Going Off the Beaten Path in Singapore, Part I

A reflection and narrative on my travels through Singapore

When visiting a new city you can opt for one of two options: follow the traditional tourist route and do what 99% of your fellow travelers are doing...or toss the guidebook in the trash and head off the beaten path. I'm not advocating either option, as both have their upsides. But one thing is for certain: if you choose the road less traveled you'll certainly return home with a bit more swagger in your step and a potent case of wanderlust.

Singapore, like all other cities, has its go-to tourist locales. You've got Sentosa Island, effectively a western theme park boasting imports like Universal Studios and American chain restaurants; the Marina Bay Sands hotel, a swank cluster of three 55-story buildings connected by a roof terrace shaped like a cruise ship and overflowing with luxury stores; or Gardens by the Bay, a 101 hectare garden teeming with exquisite florae. There's nothing wrong with these localities, but if you really want to experience unique and under-the-radar spots Singapore has to offer you've come to the right place.

So put down that $7 Starbucks (be prepared to shell out for western chain coffees) and grab a local kopi (coffee) or teh (tea) – we're going exploring.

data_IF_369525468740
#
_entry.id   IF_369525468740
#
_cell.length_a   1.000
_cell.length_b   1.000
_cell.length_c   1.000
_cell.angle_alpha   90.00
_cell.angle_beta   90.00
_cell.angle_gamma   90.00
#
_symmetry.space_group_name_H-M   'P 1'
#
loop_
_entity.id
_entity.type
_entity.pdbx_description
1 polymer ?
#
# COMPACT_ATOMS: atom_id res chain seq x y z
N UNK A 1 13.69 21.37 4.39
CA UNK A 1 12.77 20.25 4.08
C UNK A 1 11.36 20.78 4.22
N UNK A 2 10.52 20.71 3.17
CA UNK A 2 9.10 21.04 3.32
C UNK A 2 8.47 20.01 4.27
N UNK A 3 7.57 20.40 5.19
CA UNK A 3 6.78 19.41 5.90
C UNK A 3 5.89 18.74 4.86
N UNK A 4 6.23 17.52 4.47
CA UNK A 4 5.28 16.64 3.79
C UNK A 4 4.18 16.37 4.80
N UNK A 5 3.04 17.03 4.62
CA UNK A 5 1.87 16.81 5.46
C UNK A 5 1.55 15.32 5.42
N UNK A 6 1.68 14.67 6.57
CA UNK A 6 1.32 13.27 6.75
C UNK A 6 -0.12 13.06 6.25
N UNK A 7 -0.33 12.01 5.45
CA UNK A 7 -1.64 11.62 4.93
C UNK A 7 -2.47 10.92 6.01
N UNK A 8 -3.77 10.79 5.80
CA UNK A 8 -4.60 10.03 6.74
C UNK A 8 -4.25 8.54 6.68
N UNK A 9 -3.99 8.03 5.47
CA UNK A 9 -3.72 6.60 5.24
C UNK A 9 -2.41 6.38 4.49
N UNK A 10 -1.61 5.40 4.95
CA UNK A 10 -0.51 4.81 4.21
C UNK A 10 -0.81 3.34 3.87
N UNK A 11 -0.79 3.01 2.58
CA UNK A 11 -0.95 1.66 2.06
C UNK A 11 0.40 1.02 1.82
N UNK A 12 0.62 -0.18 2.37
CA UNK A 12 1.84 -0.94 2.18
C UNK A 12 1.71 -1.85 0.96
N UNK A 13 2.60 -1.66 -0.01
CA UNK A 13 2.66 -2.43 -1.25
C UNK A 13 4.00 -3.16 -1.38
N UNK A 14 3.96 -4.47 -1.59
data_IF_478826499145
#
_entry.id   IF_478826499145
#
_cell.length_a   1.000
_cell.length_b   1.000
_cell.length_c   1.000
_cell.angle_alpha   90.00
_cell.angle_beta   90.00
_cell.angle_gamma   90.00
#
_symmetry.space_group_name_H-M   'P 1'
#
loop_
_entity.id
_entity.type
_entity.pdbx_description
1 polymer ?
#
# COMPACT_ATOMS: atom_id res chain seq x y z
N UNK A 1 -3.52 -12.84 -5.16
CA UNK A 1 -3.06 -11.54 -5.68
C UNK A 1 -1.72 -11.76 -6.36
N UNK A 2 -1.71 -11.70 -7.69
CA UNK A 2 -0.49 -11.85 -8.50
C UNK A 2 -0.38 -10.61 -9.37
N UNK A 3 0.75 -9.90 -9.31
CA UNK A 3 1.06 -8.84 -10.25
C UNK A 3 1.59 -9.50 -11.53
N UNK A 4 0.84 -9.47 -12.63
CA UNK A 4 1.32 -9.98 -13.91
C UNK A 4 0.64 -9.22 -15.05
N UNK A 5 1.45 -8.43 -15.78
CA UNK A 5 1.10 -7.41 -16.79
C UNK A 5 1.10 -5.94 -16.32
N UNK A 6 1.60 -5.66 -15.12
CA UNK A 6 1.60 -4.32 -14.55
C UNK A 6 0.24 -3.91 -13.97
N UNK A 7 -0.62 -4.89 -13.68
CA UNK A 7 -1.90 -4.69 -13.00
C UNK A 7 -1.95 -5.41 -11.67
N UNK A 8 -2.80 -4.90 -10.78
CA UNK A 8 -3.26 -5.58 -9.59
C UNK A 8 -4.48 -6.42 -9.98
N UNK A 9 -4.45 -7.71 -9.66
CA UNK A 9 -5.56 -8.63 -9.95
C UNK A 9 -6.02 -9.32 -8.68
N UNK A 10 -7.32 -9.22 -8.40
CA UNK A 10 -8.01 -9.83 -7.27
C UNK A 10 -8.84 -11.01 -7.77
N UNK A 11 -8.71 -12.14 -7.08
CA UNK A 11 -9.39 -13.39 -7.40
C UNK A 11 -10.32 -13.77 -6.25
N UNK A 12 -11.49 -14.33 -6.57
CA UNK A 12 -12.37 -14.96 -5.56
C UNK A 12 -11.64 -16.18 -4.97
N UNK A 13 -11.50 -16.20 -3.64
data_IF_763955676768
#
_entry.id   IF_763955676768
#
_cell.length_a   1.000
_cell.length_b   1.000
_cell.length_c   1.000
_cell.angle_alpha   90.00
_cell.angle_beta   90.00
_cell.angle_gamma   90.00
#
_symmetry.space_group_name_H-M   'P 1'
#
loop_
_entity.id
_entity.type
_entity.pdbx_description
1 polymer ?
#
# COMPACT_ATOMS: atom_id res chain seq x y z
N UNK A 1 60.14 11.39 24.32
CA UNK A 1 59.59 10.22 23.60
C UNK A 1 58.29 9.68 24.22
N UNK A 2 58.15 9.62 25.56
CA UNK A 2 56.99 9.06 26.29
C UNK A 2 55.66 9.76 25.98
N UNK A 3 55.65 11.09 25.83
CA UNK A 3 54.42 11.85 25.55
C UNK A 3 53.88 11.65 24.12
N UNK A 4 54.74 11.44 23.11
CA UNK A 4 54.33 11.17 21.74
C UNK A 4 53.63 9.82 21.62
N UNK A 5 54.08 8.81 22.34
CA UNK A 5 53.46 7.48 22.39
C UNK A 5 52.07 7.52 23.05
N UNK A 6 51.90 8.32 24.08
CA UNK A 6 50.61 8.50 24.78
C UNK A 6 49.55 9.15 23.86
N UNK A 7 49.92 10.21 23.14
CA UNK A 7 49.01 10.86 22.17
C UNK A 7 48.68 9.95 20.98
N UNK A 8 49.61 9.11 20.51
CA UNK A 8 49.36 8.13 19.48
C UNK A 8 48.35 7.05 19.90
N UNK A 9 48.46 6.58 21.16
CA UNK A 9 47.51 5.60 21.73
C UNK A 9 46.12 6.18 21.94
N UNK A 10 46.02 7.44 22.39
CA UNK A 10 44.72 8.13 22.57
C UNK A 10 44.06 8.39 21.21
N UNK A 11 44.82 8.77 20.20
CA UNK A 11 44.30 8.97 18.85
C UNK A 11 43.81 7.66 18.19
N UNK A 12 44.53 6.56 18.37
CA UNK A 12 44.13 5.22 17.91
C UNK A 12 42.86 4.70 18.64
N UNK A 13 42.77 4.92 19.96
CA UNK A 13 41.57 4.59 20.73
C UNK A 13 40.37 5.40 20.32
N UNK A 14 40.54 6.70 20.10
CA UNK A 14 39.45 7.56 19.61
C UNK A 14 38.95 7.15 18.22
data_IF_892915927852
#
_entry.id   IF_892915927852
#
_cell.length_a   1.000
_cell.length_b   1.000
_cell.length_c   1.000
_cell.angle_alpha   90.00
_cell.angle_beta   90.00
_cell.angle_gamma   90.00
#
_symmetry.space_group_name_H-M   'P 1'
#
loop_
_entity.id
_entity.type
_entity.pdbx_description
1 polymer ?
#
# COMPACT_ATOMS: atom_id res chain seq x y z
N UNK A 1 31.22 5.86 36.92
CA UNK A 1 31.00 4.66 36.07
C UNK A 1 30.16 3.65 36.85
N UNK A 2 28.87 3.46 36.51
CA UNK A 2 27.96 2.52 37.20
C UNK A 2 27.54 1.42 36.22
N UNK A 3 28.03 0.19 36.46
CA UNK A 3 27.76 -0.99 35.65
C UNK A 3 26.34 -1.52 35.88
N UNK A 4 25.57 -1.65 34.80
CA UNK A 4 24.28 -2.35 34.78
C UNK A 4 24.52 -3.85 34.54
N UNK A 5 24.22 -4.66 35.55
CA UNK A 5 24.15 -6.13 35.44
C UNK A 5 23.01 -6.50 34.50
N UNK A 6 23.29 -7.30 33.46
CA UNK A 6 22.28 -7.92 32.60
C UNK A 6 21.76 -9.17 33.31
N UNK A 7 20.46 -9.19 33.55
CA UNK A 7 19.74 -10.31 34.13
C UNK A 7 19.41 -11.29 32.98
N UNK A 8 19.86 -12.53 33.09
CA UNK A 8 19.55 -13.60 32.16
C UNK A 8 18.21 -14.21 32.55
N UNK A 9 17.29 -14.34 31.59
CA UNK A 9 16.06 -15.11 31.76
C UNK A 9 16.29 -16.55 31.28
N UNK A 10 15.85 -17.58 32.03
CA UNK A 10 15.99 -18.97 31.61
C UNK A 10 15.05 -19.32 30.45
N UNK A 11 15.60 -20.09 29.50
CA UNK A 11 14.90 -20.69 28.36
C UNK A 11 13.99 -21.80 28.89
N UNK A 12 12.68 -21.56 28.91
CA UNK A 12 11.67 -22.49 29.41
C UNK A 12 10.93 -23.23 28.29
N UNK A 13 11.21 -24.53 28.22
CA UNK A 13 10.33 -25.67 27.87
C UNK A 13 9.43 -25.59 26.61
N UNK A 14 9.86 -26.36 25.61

1. Central Catchment Nature Reserve (MacRitchie)

This underrated 12-hectare national park is rather inconvenient to access via public transportation, so try taking an Uber or a GrabTaxi (Uber's Southeast Asia competitor.) They're always running promotions, so look online before you download the app to save some money. Pack plenty of sunscreen and water as many paths will leave you exposed to the relentless sun. But keep your phone handy for photos because you'll probably see a monkey or two. Just don't feed them. The best part of the reservoir is the TreeTop Walk that allows you to cross over a small ravine. Just wide enough for allow for one-way traffic, it affords an incredible opportunity to gaze across the wild jungle that once blanketed the island before a human presence forced it underground.

2. Singapore Sports Hub

Don't be fooled by the name. While you can certainly take advantage of the athletics on display, the true value of this local haunt lies in its spectacular nighttime view of the island. Gaze across a glittering body of water that hosts dragon boat races during the day and feast your eyes on the spectacular skyline of Singapore's CBD (central business district.) You can also rent a kayak, paddleboat, or even a dragon boat should the desire so move you. If you're in the mood to nosh, try a bun from Fun Toast, a local bakery located inside the Kallang Wave Mall that has served up traditional Singaporean snacks for over 70 years. The best part? You'll rarely see another foreigner. Instead, locals chattering away in Mandarin, Bahasa, or "Singlish," Singapore's hodgepodge language comprised of English and Hokkien phrases, will surround you.